Pierre Jardin took special pride in assembling these stones, bringing them to balance, coalescing them into a configuration. This sculpture is surely the most massive Pierre has made, and the only one hazardous to his health–stabilizing the stones entailed holding the middle one on the right between his knees, while finding the apt angle to lean the one on the left flush with the bricks on the bottom and the edge of the rock on the top. The first attempt ended in the pile falling and Pierre narrowly escaping a broken foot. The second time, Pierre maneuvered the top rock into a leaning-left balance that simultaneously prevents the middle rock from falling to the right. Individually, the stones were immobile, possessing a ponderous stolidity. Figuring out how to stack them in a stable yet precarious form proved pedagogical. Pierre learned that he had to stop fighting the rocks; not to encounter them as a foe but feel them as a flow. Focusing on the forces coursing through them created a dynamic relationship linking together brain, body, and stone–limbs and rocks moved as a multiplicity, until the stone stack could be safely separated and left solid in its solitude.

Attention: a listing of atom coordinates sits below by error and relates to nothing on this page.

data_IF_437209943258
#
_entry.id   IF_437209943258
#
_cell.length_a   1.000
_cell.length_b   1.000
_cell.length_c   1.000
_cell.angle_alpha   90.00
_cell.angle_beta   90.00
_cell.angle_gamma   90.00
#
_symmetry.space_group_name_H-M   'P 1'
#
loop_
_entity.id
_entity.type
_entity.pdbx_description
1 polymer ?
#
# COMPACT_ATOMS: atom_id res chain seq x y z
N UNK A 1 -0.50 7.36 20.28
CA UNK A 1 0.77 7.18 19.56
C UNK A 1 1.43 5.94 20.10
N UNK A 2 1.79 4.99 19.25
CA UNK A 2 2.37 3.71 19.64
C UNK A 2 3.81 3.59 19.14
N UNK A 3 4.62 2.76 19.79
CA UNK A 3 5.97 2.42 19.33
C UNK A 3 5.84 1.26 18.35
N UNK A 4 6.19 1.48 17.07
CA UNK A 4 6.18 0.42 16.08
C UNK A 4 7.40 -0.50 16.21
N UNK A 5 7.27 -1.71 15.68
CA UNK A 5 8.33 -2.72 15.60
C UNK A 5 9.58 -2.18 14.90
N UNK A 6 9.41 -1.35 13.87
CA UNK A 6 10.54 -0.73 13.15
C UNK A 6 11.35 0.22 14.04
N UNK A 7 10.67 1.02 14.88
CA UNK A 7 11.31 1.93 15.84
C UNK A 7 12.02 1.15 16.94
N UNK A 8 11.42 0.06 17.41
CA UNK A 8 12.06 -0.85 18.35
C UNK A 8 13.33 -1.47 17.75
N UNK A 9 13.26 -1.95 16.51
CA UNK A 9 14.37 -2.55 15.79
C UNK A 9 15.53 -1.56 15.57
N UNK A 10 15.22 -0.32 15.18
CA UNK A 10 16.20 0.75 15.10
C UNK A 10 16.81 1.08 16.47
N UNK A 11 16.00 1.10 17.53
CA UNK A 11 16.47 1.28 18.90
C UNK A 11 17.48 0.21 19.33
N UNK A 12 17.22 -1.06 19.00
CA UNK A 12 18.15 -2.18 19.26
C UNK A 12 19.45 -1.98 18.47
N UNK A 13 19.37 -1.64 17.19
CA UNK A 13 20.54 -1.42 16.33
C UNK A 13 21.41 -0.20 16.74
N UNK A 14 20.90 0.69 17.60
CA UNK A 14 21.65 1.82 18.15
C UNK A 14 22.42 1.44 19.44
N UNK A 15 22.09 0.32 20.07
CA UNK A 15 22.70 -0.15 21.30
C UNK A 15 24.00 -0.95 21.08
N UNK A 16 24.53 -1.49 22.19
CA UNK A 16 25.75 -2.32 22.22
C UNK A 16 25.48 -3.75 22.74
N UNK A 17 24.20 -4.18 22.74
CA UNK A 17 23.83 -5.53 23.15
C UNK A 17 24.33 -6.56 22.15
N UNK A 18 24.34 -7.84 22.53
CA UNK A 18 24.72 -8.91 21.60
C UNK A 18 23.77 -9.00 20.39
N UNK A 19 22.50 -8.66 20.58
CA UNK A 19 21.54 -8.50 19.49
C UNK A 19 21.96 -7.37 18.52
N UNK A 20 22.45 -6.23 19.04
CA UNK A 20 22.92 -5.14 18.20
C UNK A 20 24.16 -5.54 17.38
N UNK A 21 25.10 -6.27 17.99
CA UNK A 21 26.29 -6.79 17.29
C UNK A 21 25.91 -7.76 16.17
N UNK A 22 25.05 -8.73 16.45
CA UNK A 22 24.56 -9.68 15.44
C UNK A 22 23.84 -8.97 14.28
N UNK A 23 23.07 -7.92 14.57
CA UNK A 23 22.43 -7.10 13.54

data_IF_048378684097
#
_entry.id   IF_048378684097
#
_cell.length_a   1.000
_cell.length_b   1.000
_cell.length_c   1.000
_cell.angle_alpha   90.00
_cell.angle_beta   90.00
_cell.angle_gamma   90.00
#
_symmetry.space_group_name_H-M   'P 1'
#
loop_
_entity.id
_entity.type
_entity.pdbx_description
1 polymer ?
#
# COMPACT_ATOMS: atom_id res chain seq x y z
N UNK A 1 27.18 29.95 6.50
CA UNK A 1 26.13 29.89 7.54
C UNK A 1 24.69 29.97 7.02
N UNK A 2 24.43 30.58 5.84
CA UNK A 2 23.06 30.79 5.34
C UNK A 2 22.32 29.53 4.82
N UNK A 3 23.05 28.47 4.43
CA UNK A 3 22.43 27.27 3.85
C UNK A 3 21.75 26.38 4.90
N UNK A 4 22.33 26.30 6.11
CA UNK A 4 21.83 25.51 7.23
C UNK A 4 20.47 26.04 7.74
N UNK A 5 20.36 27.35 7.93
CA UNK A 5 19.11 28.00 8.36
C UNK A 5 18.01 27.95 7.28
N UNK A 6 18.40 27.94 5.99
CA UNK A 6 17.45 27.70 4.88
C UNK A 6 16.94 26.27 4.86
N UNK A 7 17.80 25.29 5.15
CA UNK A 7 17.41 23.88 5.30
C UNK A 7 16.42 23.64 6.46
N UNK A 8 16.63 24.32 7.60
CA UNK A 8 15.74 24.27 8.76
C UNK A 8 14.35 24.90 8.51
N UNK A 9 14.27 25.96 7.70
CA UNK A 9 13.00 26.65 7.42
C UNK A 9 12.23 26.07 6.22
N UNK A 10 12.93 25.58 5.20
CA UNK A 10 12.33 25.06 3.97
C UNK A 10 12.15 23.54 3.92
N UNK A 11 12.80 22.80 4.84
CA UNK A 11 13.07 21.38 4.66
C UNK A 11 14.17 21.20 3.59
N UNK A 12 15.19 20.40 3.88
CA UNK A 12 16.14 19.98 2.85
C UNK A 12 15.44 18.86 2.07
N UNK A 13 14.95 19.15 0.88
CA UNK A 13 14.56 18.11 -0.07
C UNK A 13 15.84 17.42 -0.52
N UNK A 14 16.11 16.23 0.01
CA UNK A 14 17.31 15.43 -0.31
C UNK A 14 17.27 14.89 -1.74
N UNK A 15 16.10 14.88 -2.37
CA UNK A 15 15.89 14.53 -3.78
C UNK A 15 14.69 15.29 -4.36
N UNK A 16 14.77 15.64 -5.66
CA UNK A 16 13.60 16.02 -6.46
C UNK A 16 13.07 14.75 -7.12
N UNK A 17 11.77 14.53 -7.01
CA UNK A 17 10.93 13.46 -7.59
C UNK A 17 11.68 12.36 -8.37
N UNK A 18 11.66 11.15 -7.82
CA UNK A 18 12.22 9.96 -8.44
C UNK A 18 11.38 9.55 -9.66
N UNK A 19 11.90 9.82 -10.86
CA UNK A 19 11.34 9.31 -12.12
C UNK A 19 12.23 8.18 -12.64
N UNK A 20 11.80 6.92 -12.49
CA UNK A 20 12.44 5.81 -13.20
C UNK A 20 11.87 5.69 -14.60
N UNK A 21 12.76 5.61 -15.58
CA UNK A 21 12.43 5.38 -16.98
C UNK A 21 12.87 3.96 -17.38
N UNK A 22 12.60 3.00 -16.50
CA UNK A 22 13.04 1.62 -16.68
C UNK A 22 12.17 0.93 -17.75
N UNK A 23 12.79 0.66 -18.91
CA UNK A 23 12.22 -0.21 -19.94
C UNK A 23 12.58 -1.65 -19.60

Reflecting on this process, Pierre concluded that the lesson learned could be formulated as a petriverse: “FIND BALANCE in rocks.” The phrase twins together the physical process of finding how to balance rocks and the psychical process of finding mental balance with the rocks. The phrase’s imperative form–‘find balance in rocks, and that’s an order!’–implies that the one (physical balance) requires the other (psychic balance). Finally, the words encourage passersby to look around and discover the balance that can be seen in the stone stacks throughout the garden. Finding the balance requires more than seeing the stones standing up; spectators have to follow lines of force, to feel the ways that stones offset and compensate for one another as they come together.